Emerging evidence suggests that ovarian fluid also affects fertilisation success in non-salmonid fishes; in the internally-fertilising guppy (Poecilia reticulata), ovarian fluid enhanced the sperm velocity of unrelated males in comparison to related males [36], leading the authors to suggest this might be a mechanism to ward against inbreeding. In contrast, ovarian fluid enhanced sperm performance of related male lake trout [21], prompting speculation that sperm selection of specific genotypes may be important.

Despite the increasing recognition that ovarian fluid may be a potent factor influencing sperm performance and thus, male fertilisation outcomes under conditions of sperm competition, little information is available on its protein composition and how this might vary within a species (but see [37] for a recent study in rainbow trout). Here, we sought to determine whether the protein composition of ovarian fluids differed among female chinook salmon. We subsequently characterized the ovarian fluid using mass spectrometry-based protein analysis and screened sequenced peptides against Mascot and Sequest databases to analyze its proteomic profile. The results were then organized by respective biological process using gene ontology pathway prediction.

Materials and Methods

Study species

The chinook salmon used in this experiment were descendants of juvenile fish collected from the major chinook salmon-producing rivers and several isolated land-locked populations on the central South Island of New Zealand [1]. They were acquired from a hatchery-reared population at the National Institute of Water and Atmospheric Research (NIWA) Silverstream Hatchery, Canterbury, New Zealand during the 2004 and 2005 spawning season. All animals were collected, maintained, and culled in accordance with permissions issued by the Animal Ethics Committee for the University of Canterbury, New Zealand.

2.2 Collection of ovarian fluid.

Mature three-year-old female salmon were captured from the raceways during the 2004 (n = 15) and 2005 (n = 10) spawning seasons (April–May). Females were checked daily for ovulation (recognized by round and soft abdomens) and fish whose eggs had recently ovulated were killed with a single blow to the head and fish bled by severing the caudal vein. The fish were then cut open with a single cut down the abdomen and their eggs were expelled into a dry dish [2]. Ovarian fluid was gradually retrieved from the egg batch with a pipette, care being taken to avoid any contamination with blood, transferred into screw cap tubes [2], frozen immediately and stored at −80°C.

1D SDS-PAGE gel electrophoresis

To examine general differences in protein composition we undertook 1D SDS-PAGE on ovarian fluids from 25 salmon (see Fig. 1A for subset). Electrophoresis was performed using a NuPAGE Novex Bis-Tris Mini Gel Kit (Life Technologies, New Zealand). Briefly, 3 µl of ovarian fluid was loaded onto a 1-mm SDS-containing gel (4–12% polyacrylamide gradient) and run at 120 V for 35–45 minutes after which it was stained with Simply Blue (Life Technologies, New Zealand).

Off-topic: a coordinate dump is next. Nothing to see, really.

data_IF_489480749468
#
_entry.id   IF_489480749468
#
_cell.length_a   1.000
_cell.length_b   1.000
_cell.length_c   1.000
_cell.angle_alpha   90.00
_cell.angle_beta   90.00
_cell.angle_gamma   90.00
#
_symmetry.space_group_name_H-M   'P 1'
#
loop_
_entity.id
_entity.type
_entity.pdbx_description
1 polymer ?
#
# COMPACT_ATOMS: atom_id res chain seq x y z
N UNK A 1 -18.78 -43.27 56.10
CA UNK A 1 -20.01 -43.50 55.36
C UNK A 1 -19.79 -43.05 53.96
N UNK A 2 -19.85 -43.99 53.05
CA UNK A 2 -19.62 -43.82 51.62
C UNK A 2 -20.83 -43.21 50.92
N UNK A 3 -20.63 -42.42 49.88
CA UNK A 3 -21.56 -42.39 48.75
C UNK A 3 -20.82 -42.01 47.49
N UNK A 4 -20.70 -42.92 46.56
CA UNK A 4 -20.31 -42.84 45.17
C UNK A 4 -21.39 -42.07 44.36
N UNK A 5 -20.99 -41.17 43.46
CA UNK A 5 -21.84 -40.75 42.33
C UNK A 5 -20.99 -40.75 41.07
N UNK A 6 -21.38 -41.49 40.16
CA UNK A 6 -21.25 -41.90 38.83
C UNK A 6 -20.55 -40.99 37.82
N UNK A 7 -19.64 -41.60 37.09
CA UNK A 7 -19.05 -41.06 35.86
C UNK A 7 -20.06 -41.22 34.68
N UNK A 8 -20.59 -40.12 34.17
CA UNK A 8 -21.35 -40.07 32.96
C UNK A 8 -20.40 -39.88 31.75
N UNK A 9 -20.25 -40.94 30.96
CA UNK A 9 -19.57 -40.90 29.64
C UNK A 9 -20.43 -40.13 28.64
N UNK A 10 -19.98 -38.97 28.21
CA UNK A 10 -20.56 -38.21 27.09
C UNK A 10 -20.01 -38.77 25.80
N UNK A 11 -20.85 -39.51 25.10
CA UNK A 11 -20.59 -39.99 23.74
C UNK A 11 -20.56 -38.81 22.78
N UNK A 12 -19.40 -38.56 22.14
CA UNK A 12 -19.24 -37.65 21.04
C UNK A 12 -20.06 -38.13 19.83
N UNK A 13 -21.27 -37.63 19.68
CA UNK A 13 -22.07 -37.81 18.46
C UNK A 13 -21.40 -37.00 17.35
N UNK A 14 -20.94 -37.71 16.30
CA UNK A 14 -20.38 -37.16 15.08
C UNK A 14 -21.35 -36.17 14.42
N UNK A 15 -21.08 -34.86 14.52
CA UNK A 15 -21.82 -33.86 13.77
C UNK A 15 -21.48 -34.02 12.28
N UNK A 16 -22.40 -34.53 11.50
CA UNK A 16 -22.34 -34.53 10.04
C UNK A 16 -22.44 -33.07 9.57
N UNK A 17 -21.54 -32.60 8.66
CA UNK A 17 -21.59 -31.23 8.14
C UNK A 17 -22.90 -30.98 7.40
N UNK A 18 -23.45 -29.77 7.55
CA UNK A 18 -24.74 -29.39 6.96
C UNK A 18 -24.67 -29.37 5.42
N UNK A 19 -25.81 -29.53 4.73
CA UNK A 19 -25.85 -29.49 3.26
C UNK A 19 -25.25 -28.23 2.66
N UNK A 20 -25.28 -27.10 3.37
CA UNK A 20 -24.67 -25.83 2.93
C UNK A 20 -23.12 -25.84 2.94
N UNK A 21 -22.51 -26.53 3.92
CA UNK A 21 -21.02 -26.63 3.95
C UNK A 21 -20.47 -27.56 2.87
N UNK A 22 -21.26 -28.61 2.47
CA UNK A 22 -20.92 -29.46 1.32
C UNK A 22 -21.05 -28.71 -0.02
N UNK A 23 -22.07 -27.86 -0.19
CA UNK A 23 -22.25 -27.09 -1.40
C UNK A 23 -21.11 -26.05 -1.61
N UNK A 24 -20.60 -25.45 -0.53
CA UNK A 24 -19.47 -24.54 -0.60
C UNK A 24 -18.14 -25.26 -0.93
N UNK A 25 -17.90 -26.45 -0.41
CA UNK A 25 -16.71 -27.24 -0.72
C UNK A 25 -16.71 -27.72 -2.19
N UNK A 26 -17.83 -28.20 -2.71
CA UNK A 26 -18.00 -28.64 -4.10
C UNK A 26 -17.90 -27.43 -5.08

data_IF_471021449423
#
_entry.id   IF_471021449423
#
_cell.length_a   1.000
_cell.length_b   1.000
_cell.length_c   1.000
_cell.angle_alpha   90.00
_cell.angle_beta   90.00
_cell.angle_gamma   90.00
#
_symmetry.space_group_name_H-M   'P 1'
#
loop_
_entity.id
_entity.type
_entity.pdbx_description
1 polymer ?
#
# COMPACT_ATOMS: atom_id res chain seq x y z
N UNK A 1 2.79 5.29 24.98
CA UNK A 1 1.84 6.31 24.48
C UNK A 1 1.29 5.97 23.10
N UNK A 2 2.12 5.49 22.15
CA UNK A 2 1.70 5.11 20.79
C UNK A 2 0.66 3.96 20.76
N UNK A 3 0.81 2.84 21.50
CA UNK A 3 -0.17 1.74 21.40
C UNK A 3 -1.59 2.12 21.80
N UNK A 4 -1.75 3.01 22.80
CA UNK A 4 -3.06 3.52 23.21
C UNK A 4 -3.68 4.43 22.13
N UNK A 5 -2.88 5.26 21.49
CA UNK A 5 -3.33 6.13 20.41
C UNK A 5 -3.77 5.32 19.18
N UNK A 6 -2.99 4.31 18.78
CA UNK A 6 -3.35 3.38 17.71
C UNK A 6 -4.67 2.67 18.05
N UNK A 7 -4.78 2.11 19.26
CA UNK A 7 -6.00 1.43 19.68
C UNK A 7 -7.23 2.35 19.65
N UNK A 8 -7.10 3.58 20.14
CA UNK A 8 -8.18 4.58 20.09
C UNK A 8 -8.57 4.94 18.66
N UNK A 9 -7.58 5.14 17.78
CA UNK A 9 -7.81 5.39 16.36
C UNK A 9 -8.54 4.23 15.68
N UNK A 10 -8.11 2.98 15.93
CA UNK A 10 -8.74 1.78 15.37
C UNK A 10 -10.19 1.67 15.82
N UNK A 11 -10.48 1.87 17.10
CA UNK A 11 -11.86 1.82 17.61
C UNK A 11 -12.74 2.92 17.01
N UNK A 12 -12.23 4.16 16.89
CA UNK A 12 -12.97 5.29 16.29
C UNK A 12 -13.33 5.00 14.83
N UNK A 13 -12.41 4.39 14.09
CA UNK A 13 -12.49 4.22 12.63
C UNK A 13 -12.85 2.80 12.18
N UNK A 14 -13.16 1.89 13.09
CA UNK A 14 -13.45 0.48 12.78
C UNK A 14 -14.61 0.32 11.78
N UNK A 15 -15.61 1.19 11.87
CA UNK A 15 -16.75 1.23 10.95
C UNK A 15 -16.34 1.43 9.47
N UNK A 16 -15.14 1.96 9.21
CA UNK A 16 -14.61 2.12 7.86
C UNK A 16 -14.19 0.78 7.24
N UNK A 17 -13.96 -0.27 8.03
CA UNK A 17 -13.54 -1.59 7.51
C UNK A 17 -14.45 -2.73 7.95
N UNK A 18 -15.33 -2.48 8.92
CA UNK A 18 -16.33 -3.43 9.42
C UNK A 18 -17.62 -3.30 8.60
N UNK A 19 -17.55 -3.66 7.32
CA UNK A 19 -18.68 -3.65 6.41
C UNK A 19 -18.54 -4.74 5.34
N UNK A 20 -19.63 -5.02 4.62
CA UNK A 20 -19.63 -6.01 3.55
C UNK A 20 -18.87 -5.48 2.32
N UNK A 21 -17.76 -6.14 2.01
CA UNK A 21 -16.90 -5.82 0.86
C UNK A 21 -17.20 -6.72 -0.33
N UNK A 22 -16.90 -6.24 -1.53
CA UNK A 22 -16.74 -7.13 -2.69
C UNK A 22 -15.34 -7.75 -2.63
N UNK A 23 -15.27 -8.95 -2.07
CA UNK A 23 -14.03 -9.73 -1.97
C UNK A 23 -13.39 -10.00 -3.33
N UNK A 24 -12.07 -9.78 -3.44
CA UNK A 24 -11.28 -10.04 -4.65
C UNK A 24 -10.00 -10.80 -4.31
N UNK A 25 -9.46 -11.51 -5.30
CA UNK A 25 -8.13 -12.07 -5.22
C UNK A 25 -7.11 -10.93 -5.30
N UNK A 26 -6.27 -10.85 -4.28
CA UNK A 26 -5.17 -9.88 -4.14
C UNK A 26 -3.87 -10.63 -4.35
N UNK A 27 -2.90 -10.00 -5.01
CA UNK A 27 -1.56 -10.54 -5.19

Figure 1. One-dimensional SDS-PAGE profiles of chinook salmon ovarian fluid.

A) Comparison of profiles for a representative subset (n = 11) of the 25 ovarian fluids sampled. Lane 1 contains the standard (260 - 3.5 kDa; Invitrogen). Lanes 2–12 contain ovarian fluid samples. Stained with Simply Blue (Invitrogen). 1D-SDS PAGE run conditions were 160 V, 140 mA, 35 min. B) Pooled sample of ovarian fluid from 20 females, detailing fractions and bands that were excised for LC-MS/MS. Stained with conventional Coomassie. 1D-SDS PAGE run conditions were 160 V, 140 mA, 35 min.

Sample preparation

Based on initial 1D gels, equal volumes of ovarian fluid from each of 20 females were combined and mixed (we omitted 5 females which showed unusually strong protein bands indicating contamination with albumin and other plasma proteins). From this mixture, a 3 µl aliquot was run on SDS-PAGE and stained with homemade colloidal Coomassie [38]. Five regions (up to 10 kDa, 10–18 kDa, 20–55 kDa, 55–90 kDa, and 90–260 kDa) were excised from the gel (Fig. 1B) and subjected to in-gel digestion with trypsin [39] using a robotic workstation for automated protein digestion (DigestPro Msi, Intavis AG, Cologne, Germany). Two prominent bands (major bands at 10 kDa and 18–20 kDa) were also excised to avoid interference of high abundant proteins. Eluted peptides were dried using a centrifugal concentrator (Savant Speed Vac SC 100; Savant, France).

Liquid-chromatography mass spectrometry (LC-MS/MS) of tryptic peptides

Samples were re-solubilized in 5% [v/v] acetonitrile, 0.2% [v/v] formic acid in water and injected into an Ultimate 3000 nano-flow uHPLC-System (Dionex Co, Thermo Scientific, San Jose, CA) that was in-line coupled to the nanospray source of an LTQ-Orbitrap XL hybrid mass spectrometer (Thermo Scientific, San Jose, CA). Peptides were separated on an in-house packed emitter-tip column (75 µm ID PicoTip fused silica tubing (New Objectives, Woburn, MA) filled with C-18 material (5 µm bead size) to a length of 12 cm) and eluted by a 35 min. gradient starting at 5% [v/v] acetonitrile, 0.2% [v/v] formic acid and finishing at 80% [v/v] acetonitrile, 0.2% [v/v] formic acid in water at a flow rate of 500 nl/min.

Typical instrument setting for the LTQ-Orbitrap

Full MS in a mass range between m/z 400–2000 was performed in the Orbitrap mass analyzer with a resolution of 60,000 at m/z 400 and an AGC target of 5e5 for each of the gel fractions. Preview mode for FTMS master scan was enabled to generate precursor mass lists. The strongest 5 signals were selected for CID (collision-induced dissociation)-MS/MS in the LTQ ion trap at a normalized collision energy of 35% using an AGC target of 2e4 and one microscan. Dynamic exclusion was enabled with 2 repeat counts during 30 s and an exclusion period of 180 s. Exclusion mass width was set to 0.01.

Data analysis